If you have concerns about marriage but don’t think a prenup will work, a long engagement can give you an opportunity to work through the issues and see if the framework you have set up is working. It’s also an opportunity to see how honest and trustworthy your partner is. Of course, marriage can change people and unforeseen things can arise, so if a prenup doesn’t seem workable, consider the advantages of marriage relative to the disadvantages, since marriage isn’t the best option in some cases.


Marriage and prenups are complicated so many people don’t do either.  However, there are some distinct benefits to marriage. For example, if you are married, you have legal rights if the other person becomes seriously ill or injured. The hospital has to let you visit if your partner is really in trouble and they may listen to you as to the best options for their care (it’s still better to have a Medical Durable Power of Attorney and Advanced Medical Directive). Also, if you aren’t married and the person with the property dies without a will, ugly things can happen.  I consulted with a woman whose long-term partner died climbing one afternoon. By the weekend, his family had shown up and served her with eviction. There was an issue even getting her own property out since it wasn’t clear what was his and what was hers. It goes without saying that she had no help of any kind financially. It’s hard to say what he might have wanted to do to help her  but odds are he didn’t expect to die so young and would have been horrified at the thought of her being homeless and without even her own property within a week of his accident.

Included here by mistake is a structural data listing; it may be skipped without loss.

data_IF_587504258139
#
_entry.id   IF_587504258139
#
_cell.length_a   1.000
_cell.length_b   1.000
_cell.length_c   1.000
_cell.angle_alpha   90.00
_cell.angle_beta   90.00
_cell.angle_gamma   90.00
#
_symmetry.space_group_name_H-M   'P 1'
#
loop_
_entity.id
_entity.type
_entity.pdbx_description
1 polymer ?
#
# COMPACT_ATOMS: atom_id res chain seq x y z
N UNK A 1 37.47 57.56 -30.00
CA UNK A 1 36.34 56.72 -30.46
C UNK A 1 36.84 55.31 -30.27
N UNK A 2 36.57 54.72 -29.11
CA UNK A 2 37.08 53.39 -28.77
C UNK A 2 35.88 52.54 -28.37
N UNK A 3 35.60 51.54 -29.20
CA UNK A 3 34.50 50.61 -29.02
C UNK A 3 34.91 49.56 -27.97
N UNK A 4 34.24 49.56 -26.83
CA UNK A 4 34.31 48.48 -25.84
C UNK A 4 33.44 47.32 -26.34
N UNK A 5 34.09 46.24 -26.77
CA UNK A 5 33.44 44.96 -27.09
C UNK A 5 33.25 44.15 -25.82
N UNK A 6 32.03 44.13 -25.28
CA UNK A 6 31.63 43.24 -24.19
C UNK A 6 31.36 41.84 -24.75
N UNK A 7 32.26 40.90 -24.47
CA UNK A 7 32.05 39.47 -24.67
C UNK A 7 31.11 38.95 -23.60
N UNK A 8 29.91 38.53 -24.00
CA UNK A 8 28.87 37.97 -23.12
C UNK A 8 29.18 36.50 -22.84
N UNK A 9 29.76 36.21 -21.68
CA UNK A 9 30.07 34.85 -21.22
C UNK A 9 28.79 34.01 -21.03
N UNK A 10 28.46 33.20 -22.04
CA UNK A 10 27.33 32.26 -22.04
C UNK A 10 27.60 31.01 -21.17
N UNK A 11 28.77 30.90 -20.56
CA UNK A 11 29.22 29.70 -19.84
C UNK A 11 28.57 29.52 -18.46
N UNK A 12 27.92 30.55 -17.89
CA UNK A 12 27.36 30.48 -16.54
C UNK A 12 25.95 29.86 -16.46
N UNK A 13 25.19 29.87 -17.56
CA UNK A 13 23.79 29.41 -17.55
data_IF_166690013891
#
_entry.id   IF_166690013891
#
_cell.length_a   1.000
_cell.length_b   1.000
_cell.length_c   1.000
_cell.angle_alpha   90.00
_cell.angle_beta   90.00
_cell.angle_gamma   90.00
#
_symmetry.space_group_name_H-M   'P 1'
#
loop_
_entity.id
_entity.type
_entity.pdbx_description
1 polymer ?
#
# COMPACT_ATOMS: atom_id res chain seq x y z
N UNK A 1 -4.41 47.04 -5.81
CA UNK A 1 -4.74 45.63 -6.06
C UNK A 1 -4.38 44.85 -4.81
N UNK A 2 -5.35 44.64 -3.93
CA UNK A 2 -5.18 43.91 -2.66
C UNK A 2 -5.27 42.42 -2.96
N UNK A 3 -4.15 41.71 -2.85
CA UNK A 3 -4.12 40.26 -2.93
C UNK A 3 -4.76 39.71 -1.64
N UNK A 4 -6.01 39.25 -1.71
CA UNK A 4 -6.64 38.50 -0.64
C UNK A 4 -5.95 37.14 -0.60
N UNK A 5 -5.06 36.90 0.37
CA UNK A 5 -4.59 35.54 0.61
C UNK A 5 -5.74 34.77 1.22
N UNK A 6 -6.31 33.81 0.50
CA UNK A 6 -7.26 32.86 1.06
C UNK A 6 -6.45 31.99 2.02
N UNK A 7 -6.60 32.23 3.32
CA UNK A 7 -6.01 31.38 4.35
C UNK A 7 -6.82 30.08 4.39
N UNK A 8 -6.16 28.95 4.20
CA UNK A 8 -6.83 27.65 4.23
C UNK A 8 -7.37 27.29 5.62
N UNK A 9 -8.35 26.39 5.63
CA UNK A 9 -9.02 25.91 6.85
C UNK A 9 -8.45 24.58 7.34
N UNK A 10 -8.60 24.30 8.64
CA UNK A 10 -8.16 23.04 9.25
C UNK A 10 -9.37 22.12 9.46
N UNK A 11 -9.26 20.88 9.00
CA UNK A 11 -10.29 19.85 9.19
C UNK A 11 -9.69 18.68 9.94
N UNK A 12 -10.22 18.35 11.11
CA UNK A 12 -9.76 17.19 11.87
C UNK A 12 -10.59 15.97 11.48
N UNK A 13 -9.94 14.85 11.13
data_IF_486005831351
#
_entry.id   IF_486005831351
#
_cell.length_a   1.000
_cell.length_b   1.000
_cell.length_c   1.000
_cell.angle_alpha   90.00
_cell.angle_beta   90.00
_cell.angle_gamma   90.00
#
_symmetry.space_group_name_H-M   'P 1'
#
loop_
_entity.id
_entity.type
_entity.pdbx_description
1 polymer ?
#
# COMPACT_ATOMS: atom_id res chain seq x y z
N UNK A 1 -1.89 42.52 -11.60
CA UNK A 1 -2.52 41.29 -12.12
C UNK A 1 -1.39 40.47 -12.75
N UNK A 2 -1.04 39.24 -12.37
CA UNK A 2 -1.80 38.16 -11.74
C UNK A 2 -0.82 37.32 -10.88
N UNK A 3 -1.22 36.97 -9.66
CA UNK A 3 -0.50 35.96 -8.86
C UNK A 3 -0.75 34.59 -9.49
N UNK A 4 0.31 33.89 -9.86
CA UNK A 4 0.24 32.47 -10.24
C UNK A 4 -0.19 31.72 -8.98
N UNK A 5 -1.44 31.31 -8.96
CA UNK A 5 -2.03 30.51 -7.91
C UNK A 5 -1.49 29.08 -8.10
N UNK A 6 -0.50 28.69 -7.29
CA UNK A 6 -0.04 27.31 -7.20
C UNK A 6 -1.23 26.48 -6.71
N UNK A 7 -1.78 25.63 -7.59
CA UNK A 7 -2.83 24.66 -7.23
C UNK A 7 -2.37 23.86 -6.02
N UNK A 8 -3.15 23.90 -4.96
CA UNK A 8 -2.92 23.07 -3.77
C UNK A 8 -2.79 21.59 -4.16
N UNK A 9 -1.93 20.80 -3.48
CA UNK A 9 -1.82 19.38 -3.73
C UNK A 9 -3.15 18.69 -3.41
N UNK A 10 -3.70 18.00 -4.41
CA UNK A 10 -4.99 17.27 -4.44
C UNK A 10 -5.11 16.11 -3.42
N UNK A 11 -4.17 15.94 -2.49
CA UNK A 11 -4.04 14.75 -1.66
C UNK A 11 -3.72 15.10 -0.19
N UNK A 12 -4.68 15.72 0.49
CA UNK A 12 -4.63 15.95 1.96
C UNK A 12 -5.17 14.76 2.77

The power of a marriage is that it protects you and your partner. Those in committed relationships really ought to consider marriage or get good estate planning to protect their partner to the degree that they value them. When a partner dies, it is like a bomb going off for the survivor, even if they’re married and there’s a good will and related documents. It’s not just the pain and shock, but what will happen economically short and long-term to the survivor. Many partners want to provide some sort of assistance to the survivor unless they both have enough income and property that it’s not an issue.

Marriage can also be useful because it creates a framework to deal with life’s realities and it makes people focus on them. That’s clearly true for an issue like death, but there are many other issues as well. Couples who aren’t married and have no plan will find the same issues will still come up and they wind up dealing with them piecemeal and hope it all works out. People who get married but haven’t thought through these issues are protected in many ways but they may or may not agree with the protections provided by law. Those with a pre-nup who are married are protected in precisely the ways they want to be.